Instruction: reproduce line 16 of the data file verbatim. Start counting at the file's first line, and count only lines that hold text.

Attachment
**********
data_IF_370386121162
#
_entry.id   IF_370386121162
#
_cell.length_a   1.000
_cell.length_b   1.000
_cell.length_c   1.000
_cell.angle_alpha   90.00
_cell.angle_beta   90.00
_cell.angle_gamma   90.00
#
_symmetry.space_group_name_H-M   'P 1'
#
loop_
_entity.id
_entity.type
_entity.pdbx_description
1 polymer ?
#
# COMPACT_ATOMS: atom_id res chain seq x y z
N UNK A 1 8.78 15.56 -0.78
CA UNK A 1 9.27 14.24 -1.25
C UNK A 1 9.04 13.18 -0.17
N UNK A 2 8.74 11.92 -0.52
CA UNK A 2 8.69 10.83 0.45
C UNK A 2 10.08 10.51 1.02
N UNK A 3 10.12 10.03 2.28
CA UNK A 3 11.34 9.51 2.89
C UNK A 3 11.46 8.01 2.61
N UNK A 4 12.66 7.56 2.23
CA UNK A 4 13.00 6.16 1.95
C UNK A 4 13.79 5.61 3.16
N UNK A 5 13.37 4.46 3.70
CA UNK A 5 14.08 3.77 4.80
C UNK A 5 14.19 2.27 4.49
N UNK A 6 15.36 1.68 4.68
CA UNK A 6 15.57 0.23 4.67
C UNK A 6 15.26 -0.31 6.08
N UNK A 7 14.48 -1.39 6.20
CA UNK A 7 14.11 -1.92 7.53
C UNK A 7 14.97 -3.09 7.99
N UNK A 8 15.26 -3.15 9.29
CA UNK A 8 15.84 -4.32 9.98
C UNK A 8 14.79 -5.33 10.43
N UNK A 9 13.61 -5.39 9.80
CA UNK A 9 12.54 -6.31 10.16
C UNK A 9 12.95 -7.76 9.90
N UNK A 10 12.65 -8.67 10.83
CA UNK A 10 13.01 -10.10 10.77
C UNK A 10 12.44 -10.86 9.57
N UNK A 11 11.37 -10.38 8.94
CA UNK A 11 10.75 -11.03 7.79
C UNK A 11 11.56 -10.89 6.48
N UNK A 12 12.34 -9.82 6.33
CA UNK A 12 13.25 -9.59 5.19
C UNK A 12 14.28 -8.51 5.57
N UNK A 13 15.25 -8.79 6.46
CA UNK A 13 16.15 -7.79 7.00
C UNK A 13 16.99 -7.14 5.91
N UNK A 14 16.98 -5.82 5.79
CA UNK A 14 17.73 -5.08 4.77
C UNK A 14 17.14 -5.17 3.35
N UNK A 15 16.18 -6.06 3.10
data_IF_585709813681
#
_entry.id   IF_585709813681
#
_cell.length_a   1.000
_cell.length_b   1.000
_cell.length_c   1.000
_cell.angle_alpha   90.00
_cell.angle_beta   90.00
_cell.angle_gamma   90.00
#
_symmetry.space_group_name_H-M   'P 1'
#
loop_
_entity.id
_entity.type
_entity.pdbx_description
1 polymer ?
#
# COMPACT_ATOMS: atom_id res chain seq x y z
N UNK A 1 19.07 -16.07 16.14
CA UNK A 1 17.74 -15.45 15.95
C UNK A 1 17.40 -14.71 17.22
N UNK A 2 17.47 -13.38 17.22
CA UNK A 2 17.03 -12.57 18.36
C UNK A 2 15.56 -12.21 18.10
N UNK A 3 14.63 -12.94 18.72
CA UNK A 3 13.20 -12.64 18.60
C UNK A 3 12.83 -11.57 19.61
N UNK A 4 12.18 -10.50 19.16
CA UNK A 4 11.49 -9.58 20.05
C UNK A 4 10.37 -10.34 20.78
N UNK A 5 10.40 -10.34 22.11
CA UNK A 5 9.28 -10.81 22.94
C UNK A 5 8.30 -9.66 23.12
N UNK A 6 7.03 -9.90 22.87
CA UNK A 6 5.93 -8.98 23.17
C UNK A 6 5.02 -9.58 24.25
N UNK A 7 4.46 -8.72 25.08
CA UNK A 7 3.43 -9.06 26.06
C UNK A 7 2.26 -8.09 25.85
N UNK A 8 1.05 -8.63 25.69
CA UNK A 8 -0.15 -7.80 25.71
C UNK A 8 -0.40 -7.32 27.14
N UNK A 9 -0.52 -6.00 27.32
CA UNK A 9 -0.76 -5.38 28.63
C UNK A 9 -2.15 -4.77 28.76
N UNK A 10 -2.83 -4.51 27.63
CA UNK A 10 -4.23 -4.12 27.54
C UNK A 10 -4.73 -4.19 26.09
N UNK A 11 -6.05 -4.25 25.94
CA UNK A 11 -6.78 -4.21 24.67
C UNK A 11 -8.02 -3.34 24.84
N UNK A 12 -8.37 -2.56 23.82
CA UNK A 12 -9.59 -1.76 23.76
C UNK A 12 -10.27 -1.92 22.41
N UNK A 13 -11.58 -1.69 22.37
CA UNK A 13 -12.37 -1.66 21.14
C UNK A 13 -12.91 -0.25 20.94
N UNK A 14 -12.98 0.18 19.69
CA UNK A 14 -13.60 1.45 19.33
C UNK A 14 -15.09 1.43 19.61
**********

_entity.type